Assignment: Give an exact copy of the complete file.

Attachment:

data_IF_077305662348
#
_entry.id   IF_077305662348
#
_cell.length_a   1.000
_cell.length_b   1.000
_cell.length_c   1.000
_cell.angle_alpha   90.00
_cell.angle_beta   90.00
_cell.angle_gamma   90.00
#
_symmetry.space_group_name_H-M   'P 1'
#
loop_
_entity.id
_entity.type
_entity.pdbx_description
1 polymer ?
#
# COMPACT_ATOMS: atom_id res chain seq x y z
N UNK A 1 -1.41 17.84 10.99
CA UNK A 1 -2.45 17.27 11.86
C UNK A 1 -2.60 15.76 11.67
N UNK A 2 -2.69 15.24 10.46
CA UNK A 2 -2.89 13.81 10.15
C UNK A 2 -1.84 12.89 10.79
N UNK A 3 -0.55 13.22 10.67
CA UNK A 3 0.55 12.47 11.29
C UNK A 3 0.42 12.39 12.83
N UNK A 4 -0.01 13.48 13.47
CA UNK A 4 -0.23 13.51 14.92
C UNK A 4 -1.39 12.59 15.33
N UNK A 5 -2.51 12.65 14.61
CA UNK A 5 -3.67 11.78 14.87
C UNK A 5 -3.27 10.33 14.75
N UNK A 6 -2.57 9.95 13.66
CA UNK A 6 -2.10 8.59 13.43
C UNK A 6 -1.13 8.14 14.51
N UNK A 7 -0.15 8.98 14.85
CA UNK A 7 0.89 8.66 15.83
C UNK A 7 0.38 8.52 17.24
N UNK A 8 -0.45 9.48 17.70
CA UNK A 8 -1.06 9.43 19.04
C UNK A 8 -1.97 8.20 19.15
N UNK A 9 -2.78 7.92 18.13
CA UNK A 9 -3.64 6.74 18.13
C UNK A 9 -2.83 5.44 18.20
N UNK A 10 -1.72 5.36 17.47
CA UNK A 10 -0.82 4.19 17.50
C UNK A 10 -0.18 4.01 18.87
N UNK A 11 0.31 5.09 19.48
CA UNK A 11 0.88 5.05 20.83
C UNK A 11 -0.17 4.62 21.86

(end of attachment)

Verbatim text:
data_IF_077305662348
#
_entry.id   IF_077305662348
#
_cell.length_a   1.000
_cell.length_b   1.000
_cell.length_c   1.000
_cell.angle_alpha   90.00
_cell.angle_beta   90.00
_cell.angle_gamma   90.00
#
_symmetry.space_group_name_H-M   'P 1'
#
loop_
_entity.id
_entity.type
_entity.pdbx_description
1 polymer ?
#
# COMPACT_ATOMS: atom_id res chain seq x y z
N UNK A 1 -1.41 17.84 10.99
CA UNK A 1 -2.45 17.27 11.86
C UNK A 1 -2.60 15.76 11.67
N UNK A 2 -2.69 15.24 10.46
CA UNK A 2 -2.89 13.81 10.15
C UNK A 2 -1.84 12.89 10.79
N UNK A 3 -0.55 13.22 10.67
CA UNK A 3 0.55 12.47 11.29
C UNK A 3 0.42 12.39 12.83
N UNK A 4 -0.01 13.48 13.47
CA UNK A 4 -0.23 13.51 14.92
C UNK A 4 -1.39 12.59 15.33
N UNK A 5 -2.51 12.65 14.61
CA UNK A 5 -3.67 11.78 14.87
C UNK A 5 -3.27 10.33 14.75
N UNK A 6 -2.57 9.95 13.66
CA UNK A 6 -2.10 8.59 13.43
C UNK A 6 -1.13 8.14 14.51
N UNK A 7 -0.15 8.98 14.85
CA UNK A 7 0.89 8.66 15.83
C UNK A 7 0.38 8.52 17.24
N UNK A 8 -0.45 9.48 17.70
CA UNK A 8 -1.06 9.43 19.04
C UNK A 8 -1.97 8.20 19.15
N UNK A 9 -2.78 7.92 18.13
CA UNK A 9 -3.64 6.74 18.13
C UNK A 9 -2.83 5.44 18.20
N UNK A 10 -1.72 5.36 17.47
CA UNK A 10 -0.82 4.19 17.50
C UNK A 10 -0.18 4.01 18.87
N UNK A 11 0.31 5.09 19.48
CA UNK A 11 0.88 5.05 20.83
C UNK A 11 -0.17 4.62 21.86